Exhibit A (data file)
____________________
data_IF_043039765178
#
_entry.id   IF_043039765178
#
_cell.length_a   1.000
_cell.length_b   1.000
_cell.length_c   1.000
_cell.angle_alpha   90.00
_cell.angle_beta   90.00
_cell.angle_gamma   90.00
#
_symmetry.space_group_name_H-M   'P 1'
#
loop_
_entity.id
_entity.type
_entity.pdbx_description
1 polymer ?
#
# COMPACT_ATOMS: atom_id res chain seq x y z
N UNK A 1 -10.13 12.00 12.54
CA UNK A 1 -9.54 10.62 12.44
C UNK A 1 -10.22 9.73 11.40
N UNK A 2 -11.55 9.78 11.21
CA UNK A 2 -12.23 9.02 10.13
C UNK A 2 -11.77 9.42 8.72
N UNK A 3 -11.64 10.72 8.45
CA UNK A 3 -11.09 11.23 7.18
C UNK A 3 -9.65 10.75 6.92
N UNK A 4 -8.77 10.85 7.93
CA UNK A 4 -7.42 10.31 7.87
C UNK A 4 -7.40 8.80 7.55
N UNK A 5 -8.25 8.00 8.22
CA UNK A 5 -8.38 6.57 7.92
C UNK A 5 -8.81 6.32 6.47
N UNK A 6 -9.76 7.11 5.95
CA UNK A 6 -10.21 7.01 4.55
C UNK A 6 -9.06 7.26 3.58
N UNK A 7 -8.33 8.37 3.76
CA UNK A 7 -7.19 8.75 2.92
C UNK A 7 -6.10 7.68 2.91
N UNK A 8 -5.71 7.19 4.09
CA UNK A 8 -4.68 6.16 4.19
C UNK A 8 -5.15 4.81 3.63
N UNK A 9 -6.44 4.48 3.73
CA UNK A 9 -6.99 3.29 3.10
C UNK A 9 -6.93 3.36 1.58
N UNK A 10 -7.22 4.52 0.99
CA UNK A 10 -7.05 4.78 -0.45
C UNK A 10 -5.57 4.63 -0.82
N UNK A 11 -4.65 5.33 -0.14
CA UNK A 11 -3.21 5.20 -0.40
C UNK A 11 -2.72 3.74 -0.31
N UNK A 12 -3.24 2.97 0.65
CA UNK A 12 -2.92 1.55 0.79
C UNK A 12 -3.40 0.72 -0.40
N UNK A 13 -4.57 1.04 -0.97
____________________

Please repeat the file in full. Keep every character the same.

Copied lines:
data_IF_043039765178
#
_entry.id   IF_043039765178
#
_cell.length_a   1.000
_cell.length_b   1.000
_cell.length_c   1.000
_cell.angle_alpha   90.00
_cell.angle_beta   90.00
_cell.angle_gamma   90.00
#
_symmetry.space_group_name_H-M   'P 1'
#
loop_
_entity.id
_entity.type
_entity.pdbx_description
1 polymer ?
#
# COMPACT_ATOMS: atom_id res chain seq x y z
N UNK A 1 -10.13 12.00 12.54
CA UNK A 1 -9.54 10.62 12.44
C UNK A 1 -10.22 9.73 11.40
N UNK A 2 -11.55 9.78 11.21
CA UNK A 2 -12.23 9.02 10.13
C UNK A 2 -11.77 9.42 8.72
N UNK A 3 -11.64 10.72 8.45
CA UNK A 3 -11.09 11.23 7.18
C UNK A 3 -9.65 10.75 6.92
N UNK A 4 -8.77 10.85 7.93
CA UNK A 4 -7.42 10.31 7.87
C UNK A 4 -7.40 8.80 7.55
N UNK A 5 -8.25 8.00 8.22
CA UNK A 5 -8.38 6.57 7.92
C UNK A 5 -8.81 6.32 6.47
N UNK A 6 -9.76 7.11 5.95
CA UNK A 6 -10.21 7.01 4.55
C UNK A 6 -9.06 7.26 3.58
N UNK A 7 -8.33 8.37 3.76
CA UNK A 7 -7.19 8.75 2.92
C UNK A 7 -6.10 7.68 2.91
N UNK A 8 -5.71 7.19 4.09
CA UNK A 8 -4.68 6.16 4.19
C UNK A 8 -5.15 4.81 3.63
N UNK A 9 -6.44 4.48 3.73
CA UNK A 9 -6.99 3.29 3.10
C UNK A 9 -6.93 3.36 1.58
N UNK A 10 -7.22 4.52 0.99
CA UNK A 10 -7.05 4.78 -0.45
C UNK A 10 -5.57 4.63 -0.82
N UNK A 11 -4.65 5.33 -0.14
CA UNK A 11 -3.21 5.20 -0.40
C UNK A 11 -2.72 3.74 -0.31
N UNK A 12 -3.24 2.97 0.65
CA UNK A 12 -2.92 1.55 0.79
C UNK A 12 -3.40 0.72 -0.40
N UNK A 13 -4.57 1.04 -0.97